Fourth, as badly as Russia has behaved in Ukraine and Syria, do not get caught up in the fever of a U.S.-Russia Cold War 2.0 in the Middle East. Russia has neither the intention nor the capacity to establish a Pax Russiana over the region, and certainly isn't interested in a hot war there with the United States. It does not want to be saddled with the responsibilities for policing the region or solving historic conflicts. Syria has clearly not proven to be the quagmire for Moscow many predicted. But neither does it represent some kind of historic opportunity either. Putin can back Assad and block U.S. plans. But it's still very much an open question how matters will turn out over time. Russian support for Assad's murderous policies and its own air strikes will limit its influence among Sunnis in whatever emerges as the new Syria as well as in the broader region. And not every move Russia makes in the Middle East is contrary to American interests (see its cooperation in trying to rid Syria of chemical weapons and concluding the nuclear agreement with Iran). As politically incorrect as it may be, Putin has more skin in the game than we do. There will be no chance of stabilizing Syria without his (or Iran's) cooperation.
Fifth, do not go chasing shiny objects that appear to offer a means to increase American leverage and power without thinking through the consequences. Ideas that are untethered from well- developed strategies can be very risky. A case in point is the infatuation with No Fly Zones and safe zones in Syria. Going down this road requires thinking through contingencies. They should not be established unless the administration is prepared to risk a direct military confrontation with Russia, to get sucked into a situation where the president's only choices will be to double-down or to back off, and to use force without the approval of Congress, the American public, and many of our Allies. These half-measures will only make an awful situation worse and produce another failure Washington doesn't need.
Sixth, do not get swept up in the cause of democratic evangelism, however noble and uplifting it is in the abstract. The region is not ripe for the spread of American values; that is the distressing lesson of the 13 years since the Iraq invasion and the failure of the 2011 Arab Spring. It requires a unique mix of arrogance and ignorance to assume that Middle Eastern elites and publics are somehow ready and willing to receive Washington's advice on how they should govern themselves. The American form of governance is unique to our history, location and political culture. It is not for export, but even if it were the United States could never hope to promote democratic ideals in a way that was consistent with our interests and policies. We supported an Arab spring in Egypt and Tunisia, but not in Saudi Arabia or Bahrain. We deposed evil dictators in Iraq and Libya but not in Syria. Promoting democracy in the region is not a core American interest and trying to achieve some level of consistency in how we respond to internal developments is a fool's errand. Inconsistency and anomaly exists in the job descriptions of all great powers. Indeed America's interests and its values are almost never in perfect alignment--and because of the flexibility required to safeguard its interests will probably never be.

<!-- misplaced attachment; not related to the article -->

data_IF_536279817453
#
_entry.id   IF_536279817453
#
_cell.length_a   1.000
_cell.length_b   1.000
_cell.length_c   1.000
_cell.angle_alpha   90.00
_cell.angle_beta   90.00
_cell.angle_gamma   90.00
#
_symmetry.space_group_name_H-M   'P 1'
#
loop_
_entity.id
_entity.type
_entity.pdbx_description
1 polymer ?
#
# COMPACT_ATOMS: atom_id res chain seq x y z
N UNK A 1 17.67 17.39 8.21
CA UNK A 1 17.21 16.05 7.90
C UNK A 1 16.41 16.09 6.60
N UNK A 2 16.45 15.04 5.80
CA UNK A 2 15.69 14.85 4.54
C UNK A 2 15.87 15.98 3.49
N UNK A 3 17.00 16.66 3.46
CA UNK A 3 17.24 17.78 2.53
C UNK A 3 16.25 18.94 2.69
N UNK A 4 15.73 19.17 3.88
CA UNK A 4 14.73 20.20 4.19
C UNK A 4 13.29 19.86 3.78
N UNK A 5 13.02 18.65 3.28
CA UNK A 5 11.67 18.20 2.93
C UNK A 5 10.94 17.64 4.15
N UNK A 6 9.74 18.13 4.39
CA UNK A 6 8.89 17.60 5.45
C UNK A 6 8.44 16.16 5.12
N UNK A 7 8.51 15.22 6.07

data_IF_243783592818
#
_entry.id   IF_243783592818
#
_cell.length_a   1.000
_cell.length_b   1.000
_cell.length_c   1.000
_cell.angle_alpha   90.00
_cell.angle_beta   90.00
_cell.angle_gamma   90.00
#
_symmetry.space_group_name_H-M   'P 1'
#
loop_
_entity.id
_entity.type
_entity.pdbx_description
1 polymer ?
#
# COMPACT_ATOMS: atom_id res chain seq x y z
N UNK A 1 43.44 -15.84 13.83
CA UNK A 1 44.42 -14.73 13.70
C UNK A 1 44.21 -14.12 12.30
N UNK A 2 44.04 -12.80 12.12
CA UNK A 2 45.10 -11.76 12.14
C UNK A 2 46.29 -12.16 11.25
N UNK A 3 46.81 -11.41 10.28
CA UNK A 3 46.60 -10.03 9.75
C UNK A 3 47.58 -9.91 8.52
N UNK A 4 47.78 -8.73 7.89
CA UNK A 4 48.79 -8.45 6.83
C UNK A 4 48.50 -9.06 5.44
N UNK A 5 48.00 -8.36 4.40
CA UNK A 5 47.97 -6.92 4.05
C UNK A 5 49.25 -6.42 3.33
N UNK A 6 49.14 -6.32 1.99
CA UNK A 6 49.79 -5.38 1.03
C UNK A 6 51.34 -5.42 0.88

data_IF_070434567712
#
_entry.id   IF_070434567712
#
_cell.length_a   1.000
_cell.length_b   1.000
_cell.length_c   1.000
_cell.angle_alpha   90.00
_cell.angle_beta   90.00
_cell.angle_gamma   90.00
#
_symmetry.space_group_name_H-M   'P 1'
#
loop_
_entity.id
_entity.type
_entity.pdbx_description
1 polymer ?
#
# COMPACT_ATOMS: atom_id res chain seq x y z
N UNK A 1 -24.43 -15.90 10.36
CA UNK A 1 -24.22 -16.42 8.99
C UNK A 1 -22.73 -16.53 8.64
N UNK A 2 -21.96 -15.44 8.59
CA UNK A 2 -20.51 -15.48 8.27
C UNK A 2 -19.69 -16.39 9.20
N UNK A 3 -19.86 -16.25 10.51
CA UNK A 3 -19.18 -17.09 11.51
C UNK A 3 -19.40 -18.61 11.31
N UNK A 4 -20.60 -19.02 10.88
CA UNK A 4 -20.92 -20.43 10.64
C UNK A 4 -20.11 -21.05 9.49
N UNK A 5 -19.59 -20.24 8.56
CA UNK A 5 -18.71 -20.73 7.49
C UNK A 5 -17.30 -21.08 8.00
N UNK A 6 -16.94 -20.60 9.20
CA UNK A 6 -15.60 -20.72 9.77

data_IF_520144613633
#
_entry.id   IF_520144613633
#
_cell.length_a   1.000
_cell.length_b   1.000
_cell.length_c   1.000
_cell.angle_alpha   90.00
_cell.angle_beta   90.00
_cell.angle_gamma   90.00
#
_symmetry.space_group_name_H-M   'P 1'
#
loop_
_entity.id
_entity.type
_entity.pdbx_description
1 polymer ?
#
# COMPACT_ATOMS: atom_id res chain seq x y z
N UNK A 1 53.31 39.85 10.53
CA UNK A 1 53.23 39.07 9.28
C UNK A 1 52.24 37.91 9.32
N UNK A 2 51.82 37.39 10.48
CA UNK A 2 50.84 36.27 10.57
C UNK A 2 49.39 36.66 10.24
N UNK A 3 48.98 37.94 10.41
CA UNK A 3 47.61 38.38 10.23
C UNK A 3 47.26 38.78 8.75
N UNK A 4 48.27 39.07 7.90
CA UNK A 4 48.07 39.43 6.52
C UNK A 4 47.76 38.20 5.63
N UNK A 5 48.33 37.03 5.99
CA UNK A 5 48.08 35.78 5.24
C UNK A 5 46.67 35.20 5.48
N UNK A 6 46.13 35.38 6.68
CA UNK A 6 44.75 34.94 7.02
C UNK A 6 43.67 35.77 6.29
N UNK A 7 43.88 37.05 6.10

Seventh, don't let our allies and friends "guilt" us into deepening our security commitments in the region and using force to solve what are essentially political problems--and problems that can only be solved by Arab governments--by raising doubts about America's credibility. What these countries really want is for Uncle Sucker to take care of problems that are either of their own making or that do not implicate U.S. core interests in the region. Saudi Arabia should have been thanking the Obama administration for eliminating the threat of a nuclear Iran for at least the next 10-15 years. Instead, to reassure the Saudis of the credibility of the American security commitment and mollify their anger over the Iran agreement, Washington allowed itself to become the Kingdom's enabler-in-chief for their woeful misadventure in Yemen.